Class norms and gender determine adolescents' career choices
On April 7 2020, Dinah Gross brilliantly defended her thesis entitled "How gender and class norms shape our worldview: Occupational representations of teenagers in Switzerland" at the University of Lausanne. This work focused on adolescents' representations of professions in terms of gender and prestige.
Sex-type and prestige are two elements that are usually considered to be a founding factor in terms of professional aspirations. Using a questionnaire that surveyed 3125 young people aged 12 to 15 and their parents in Switzerland, Dinah Gross was able to examine how these professional representations vary according to social parameters and how they influence the future career aspirations of these young people.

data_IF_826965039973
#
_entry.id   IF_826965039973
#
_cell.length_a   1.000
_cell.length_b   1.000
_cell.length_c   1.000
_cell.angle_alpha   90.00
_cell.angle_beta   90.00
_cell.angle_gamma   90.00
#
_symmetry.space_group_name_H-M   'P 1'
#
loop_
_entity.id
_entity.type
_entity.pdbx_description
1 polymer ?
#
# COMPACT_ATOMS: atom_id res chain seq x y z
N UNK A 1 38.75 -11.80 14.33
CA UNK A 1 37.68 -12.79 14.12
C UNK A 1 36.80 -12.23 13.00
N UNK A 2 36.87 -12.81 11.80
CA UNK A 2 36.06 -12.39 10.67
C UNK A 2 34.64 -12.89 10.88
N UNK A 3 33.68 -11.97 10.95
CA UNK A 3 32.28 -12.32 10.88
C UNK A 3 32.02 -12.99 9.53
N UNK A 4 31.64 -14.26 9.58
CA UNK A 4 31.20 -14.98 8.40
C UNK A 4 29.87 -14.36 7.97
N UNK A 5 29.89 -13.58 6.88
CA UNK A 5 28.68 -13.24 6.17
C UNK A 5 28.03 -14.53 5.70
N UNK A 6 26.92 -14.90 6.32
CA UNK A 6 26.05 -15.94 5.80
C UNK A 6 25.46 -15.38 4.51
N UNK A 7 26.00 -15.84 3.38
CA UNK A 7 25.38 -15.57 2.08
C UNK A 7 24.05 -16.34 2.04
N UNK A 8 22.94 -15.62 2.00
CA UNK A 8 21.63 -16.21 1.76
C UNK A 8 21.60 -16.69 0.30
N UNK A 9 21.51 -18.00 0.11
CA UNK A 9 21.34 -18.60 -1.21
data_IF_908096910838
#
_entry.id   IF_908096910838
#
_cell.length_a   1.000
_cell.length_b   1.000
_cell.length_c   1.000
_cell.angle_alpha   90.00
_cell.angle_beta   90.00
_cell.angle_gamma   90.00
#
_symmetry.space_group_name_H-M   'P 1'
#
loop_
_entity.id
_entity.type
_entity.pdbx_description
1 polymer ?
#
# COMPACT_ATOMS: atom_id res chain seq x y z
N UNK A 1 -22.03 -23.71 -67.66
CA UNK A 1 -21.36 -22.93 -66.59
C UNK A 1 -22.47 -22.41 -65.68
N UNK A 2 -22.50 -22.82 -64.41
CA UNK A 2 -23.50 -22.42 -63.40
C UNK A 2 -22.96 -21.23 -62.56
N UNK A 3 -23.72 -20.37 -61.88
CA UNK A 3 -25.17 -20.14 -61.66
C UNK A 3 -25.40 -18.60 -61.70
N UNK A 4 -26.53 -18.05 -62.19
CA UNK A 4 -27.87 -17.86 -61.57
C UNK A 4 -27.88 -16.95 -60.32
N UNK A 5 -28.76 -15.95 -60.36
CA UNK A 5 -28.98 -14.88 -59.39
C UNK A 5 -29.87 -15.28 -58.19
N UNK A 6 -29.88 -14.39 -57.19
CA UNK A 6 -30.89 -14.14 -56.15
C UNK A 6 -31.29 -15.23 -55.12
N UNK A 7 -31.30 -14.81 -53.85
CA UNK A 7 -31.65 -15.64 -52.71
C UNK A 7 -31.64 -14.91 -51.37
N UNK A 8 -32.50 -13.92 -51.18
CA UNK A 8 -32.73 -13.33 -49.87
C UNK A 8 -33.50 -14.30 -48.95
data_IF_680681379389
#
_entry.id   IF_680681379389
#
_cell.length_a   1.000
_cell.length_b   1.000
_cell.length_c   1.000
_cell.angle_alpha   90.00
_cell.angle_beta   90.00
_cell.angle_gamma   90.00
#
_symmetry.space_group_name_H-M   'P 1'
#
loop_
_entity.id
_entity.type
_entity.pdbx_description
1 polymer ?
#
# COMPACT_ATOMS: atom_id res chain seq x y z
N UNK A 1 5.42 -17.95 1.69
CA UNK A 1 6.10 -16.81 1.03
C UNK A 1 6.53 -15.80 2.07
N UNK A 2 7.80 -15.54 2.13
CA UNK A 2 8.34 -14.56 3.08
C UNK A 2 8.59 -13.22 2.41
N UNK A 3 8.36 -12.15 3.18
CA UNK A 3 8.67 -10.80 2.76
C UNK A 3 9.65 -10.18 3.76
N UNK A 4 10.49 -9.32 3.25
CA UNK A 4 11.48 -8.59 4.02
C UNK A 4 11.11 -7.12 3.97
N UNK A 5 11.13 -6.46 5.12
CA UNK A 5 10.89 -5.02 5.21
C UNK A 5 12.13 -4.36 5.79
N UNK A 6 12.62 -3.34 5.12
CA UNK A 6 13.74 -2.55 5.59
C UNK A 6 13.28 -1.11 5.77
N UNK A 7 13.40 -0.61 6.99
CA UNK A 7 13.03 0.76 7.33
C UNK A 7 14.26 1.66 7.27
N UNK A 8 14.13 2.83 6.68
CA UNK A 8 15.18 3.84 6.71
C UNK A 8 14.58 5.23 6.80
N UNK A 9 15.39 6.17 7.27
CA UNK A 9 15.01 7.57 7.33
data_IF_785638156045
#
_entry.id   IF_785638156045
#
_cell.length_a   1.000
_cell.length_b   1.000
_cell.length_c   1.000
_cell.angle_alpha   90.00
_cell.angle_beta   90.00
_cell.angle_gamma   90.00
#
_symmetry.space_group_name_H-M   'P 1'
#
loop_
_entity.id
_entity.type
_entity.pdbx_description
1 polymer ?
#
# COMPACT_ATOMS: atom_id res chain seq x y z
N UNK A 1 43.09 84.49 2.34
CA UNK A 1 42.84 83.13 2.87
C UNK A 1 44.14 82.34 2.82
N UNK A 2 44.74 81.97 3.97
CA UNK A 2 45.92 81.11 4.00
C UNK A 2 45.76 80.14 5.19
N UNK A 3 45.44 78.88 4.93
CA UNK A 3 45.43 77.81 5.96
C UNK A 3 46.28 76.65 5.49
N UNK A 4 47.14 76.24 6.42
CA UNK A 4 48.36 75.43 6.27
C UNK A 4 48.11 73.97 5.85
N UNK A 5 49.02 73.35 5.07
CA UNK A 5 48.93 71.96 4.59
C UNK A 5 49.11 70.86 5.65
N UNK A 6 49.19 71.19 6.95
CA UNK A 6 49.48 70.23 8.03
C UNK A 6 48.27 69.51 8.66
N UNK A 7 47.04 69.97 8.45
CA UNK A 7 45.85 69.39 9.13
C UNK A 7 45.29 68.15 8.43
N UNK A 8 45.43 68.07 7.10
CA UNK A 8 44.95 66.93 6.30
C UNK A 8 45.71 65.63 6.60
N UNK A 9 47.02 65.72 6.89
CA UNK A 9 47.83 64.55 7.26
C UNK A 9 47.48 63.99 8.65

She was able to show that gender representations of occupations vary according to the sex, gender identity and sexism of the participants. The result is a hierarchical and segregated perception of which occupations are considered suitable for each sex. This perception is in part inherited from parents through the transmission of attitudes and representations. This work also shows that the theory of circumscription and compromise (Gottfredson), indicating that young people choose their future profession following a circumscription process of acceptable alternatives in terms of sex, prestige and difficulty, is unreliable. Indeed, prestige, as well as difficulty, do not seem to be adequate dimensions to predict the future career orientation of young people.
LIVES offers a Doctoral Programme which is primarily designed for doctoral students in the social sciences and psychology who integrate a life course perspective into their work. This programme aims at promoting courses that lead to quality doctorates within a reasonable time frame and to professional integration, particularly in academic careers.